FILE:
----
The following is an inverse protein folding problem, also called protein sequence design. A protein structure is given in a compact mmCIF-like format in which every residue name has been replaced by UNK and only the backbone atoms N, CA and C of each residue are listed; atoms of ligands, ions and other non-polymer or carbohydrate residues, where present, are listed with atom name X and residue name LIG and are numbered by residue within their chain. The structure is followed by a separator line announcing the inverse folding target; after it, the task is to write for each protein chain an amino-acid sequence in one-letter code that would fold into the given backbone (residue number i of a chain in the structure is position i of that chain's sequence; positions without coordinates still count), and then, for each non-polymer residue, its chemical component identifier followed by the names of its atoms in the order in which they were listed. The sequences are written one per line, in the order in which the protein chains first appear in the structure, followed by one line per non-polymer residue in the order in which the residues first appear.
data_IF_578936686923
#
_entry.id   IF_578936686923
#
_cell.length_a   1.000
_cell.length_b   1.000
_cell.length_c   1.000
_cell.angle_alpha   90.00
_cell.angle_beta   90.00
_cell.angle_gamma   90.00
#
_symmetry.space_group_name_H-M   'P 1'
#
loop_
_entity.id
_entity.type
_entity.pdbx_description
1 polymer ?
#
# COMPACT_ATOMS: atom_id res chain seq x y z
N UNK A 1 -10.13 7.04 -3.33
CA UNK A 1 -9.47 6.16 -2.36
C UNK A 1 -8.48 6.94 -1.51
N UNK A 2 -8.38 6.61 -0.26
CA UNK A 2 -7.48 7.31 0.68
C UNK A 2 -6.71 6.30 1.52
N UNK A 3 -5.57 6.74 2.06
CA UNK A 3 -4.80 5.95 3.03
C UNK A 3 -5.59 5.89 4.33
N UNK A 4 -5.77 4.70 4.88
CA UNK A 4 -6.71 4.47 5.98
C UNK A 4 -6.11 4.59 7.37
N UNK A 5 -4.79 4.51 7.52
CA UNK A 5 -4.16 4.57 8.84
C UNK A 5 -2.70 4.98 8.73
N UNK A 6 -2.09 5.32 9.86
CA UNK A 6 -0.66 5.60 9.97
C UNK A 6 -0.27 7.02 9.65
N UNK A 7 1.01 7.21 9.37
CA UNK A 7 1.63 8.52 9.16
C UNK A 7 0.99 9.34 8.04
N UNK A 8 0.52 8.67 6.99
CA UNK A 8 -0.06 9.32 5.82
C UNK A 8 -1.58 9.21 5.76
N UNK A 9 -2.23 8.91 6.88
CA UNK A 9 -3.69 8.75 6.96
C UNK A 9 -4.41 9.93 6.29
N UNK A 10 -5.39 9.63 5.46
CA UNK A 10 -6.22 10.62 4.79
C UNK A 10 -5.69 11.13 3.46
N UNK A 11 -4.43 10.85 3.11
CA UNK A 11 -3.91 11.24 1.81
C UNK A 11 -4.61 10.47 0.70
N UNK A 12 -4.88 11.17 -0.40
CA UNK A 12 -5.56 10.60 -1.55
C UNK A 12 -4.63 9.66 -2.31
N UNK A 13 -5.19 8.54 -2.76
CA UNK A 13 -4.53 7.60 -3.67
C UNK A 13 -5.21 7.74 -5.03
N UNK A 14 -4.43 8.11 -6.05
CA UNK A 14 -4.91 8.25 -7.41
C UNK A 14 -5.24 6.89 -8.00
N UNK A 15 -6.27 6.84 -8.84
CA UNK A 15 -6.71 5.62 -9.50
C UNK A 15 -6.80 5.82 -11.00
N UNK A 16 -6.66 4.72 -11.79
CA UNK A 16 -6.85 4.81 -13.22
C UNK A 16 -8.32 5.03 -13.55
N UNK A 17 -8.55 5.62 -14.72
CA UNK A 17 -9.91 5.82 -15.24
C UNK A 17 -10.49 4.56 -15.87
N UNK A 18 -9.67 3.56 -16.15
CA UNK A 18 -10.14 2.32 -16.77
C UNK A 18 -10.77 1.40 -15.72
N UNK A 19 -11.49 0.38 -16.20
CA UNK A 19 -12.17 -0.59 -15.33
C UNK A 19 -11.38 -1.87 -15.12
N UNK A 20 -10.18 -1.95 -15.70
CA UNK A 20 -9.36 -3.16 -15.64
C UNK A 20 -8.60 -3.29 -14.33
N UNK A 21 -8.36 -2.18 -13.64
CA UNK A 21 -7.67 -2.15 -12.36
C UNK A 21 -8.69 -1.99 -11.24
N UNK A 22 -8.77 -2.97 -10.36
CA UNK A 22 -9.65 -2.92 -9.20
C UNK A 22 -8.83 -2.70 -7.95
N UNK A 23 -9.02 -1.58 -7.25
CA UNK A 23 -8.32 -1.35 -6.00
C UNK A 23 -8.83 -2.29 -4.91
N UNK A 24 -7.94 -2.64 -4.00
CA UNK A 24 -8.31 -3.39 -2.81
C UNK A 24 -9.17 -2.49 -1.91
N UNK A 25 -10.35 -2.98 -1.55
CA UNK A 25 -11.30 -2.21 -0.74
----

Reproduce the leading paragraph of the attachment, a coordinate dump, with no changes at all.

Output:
The following is an inverse protein folding problem, also called protein sequence design. A protein structure is given in a compact mmCIF-like format in which every residue name has been replaced by UNK and only the backbone atoms N, CA and C of each residue are listed; atoms of ligands, ions and other non-polymer or carbohydrate residues, where present, are listed with atom name X and residue name LIG and are numbered by residue within their chain. The structure is followed by a separator line announcing the inverse folding target; after it, the task is to write for each protein chain an amino-acid sequence in one-letter code that would fold into the given backbone (residue number i of a chain in the structure is position i of that chain's sequence; positions without coordinates still count), and then, for each non-polymer residue, its chemical component identifier followed by the names of its atoms in the order in which they were listed. The sequences are written one per line, in the order in which the protein chains first appear in the structure, followed by one line per non-polymer residue in the order in which the residues first appear.